In a world where just about everything seems to have been outsourced it was no surprise to read in the Chronicle of Higher Education that a university in the US is sending student papers to India to be graded (Some papers are uploaded to Bangalore to be graded). Courses with hundreds of students make it impossible for the teachers to do all the grading and so there's now a company that will take strain by sending papers to Indian graduates to grade. The argument in favour of this is that it provides neutral assessment and allows the teachers more time for teaching and discussion with students. Another argument against teachers grading their own students is the risk of subjectivity and favoritism.
In reply to the Chronicle article is a blog post by Dean Dad on Inside Higher Ed, Outsourcing grading, claiming that this type of outsourcing is far from new. Larger universities have always used graduate students to grade undergraduate papers and whether these graduates are on campus or in Bangalore shouldn't really matter much. Neither should we claim that such outsourcing will lead to poorer quality in grading:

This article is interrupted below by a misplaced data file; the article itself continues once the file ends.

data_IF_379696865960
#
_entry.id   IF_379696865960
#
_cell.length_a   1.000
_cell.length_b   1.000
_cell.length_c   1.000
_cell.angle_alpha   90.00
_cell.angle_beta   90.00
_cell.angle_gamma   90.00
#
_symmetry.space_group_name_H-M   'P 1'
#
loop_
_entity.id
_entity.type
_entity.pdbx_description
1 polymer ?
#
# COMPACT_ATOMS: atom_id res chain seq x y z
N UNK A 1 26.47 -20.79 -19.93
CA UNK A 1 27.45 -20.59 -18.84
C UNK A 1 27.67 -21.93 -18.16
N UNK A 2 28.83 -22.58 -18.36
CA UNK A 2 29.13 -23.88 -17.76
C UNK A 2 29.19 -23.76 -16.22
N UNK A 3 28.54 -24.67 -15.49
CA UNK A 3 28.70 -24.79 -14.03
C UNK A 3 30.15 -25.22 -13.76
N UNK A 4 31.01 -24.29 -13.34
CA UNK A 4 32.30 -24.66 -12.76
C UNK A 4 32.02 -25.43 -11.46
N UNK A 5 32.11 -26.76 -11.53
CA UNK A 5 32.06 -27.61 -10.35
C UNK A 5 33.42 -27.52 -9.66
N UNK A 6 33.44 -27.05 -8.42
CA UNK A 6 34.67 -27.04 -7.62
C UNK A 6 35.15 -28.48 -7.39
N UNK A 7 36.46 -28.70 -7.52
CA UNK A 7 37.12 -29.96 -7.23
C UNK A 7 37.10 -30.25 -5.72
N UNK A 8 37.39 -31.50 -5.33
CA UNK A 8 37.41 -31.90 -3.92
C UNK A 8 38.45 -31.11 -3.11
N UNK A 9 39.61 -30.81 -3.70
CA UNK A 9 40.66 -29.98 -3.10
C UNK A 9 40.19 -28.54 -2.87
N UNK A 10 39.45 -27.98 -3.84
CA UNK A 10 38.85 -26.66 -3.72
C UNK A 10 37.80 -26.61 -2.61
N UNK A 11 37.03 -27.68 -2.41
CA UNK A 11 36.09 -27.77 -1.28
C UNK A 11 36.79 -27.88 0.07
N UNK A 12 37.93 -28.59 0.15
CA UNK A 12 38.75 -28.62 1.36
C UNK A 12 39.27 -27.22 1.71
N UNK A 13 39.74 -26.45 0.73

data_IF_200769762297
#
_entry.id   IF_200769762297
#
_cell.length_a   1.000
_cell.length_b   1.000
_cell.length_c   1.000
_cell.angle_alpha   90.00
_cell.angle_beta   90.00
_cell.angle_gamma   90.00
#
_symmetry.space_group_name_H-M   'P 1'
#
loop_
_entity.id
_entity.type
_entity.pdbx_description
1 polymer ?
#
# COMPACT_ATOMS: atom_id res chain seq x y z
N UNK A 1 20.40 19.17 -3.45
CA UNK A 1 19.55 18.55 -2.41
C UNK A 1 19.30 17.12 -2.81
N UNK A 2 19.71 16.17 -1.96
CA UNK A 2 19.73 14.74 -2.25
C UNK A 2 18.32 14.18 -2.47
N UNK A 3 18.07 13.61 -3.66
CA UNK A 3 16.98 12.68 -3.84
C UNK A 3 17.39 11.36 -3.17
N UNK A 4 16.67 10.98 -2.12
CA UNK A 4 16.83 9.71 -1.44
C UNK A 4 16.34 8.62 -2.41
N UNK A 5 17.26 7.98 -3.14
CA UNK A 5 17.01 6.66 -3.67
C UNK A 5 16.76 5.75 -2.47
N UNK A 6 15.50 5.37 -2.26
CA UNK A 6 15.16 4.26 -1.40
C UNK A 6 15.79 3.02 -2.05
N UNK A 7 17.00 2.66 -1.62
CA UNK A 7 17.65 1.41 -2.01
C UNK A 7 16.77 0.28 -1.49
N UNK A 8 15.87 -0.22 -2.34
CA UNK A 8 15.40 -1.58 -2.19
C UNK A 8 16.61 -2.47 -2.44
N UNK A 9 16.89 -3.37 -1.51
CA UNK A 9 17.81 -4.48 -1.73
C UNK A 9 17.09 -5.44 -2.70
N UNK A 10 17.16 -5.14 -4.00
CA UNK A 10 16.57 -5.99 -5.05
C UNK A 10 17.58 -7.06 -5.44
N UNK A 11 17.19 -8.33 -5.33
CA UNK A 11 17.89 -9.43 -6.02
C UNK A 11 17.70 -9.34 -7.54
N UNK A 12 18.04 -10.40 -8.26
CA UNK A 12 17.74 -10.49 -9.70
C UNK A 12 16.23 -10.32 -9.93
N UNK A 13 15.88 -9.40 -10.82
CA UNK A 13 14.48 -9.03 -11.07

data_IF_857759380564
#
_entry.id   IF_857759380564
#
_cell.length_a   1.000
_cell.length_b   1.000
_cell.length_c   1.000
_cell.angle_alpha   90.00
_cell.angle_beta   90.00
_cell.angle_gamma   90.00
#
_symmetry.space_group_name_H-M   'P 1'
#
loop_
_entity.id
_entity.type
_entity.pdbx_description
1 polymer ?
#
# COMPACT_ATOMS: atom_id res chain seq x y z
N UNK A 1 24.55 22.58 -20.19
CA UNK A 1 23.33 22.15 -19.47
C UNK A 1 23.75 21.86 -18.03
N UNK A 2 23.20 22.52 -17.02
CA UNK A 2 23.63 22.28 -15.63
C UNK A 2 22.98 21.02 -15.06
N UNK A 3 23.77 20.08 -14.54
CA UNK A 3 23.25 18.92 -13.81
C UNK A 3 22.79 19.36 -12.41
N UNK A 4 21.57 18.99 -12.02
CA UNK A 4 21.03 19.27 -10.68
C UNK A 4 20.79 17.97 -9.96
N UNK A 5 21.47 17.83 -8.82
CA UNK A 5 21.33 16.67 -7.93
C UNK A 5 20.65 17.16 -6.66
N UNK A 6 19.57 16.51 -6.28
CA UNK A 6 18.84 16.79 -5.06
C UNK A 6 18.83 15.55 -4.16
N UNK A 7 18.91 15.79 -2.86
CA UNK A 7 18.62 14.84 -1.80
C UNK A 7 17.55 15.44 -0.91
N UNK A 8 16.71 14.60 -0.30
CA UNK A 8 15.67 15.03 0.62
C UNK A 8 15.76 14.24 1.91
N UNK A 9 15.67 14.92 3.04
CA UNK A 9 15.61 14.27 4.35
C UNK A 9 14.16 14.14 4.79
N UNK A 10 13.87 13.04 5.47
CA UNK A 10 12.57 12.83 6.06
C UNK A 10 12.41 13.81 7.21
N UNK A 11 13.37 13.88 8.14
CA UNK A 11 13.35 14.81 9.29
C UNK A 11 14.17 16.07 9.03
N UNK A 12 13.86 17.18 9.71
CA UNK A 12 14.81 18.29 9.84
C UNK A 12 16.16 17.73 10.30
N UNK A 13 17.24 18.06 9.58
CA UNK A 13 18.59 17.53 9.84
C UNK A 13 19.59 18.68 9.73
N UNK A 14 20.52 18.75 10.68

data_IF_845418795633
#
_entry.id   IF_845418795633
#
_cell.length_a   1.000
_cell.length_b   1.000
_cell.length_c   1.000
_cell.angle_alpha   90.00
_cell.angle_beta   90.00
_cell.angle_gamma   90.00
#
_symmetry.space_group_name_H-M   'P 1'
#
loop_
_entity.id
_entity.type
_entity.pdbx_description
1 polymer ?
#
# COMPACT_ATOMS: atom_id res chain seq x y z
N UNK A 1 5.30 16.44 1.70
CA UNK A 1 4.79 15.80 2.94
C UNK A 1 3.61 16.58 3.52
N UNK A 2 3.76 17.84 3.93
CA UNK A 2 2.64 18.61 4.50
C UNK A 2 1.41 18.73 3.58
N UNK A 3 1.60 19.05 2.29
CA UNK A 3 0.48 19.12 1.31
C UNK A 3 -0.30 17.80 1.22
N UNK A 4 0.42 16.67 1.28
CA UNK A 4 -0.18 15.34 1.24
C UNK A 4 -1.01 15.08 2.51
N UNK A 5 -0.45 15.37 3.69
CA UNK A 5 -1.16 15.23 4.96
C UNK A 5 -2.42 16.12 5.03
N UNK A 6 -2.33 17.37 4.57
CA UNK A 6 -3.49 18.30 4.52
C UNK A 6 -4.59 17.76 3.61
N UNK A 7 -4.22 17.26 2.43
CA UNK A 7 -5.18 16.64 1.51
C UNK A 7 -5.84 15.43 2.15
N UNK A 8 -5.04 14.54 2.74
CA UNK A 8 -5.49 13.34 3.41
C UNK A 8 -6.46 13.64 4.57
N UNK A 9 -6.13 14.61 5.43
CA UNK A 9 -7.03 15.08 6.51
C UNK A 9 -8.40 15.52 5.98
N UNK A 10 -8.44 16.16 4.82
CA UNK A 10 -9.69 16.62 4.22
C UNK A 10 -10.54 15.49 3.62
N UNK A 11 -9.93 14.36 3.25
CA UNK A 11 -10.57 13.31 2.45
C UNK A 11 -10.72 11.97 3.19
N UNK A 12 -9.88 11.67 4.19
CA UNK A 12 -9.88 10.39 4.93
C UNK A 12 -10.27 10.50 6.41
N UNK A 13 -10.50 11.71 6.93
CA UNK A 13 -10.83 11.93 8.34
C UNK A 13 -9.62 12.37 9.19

"I don't buy the 'quality' argument against it, either. If radiologists in India can read images, and programmers in India can work on developing and fixing incredibly sophisticated software, then surely some smart folks in India can handle some freshman comp papers. Seriously. Other information-based industries have endured outsourcing without the quality of the work suffering. Given the inarguable indifference with which our large universities have handled undergraduate teaching for so long, to suddenly get huffy and puffy about standards is disingenuous at best."
When education resembles industrial mass production as in classes of hundreds it is probably inevitable that industrial methods are used. The academic ideal is a low teacher student ratio but there is seldom the money to finance it. Curiously the smaller (and often less prestigious) institutions are the ones who can often offer closer student teacher contacts.
Post a Comment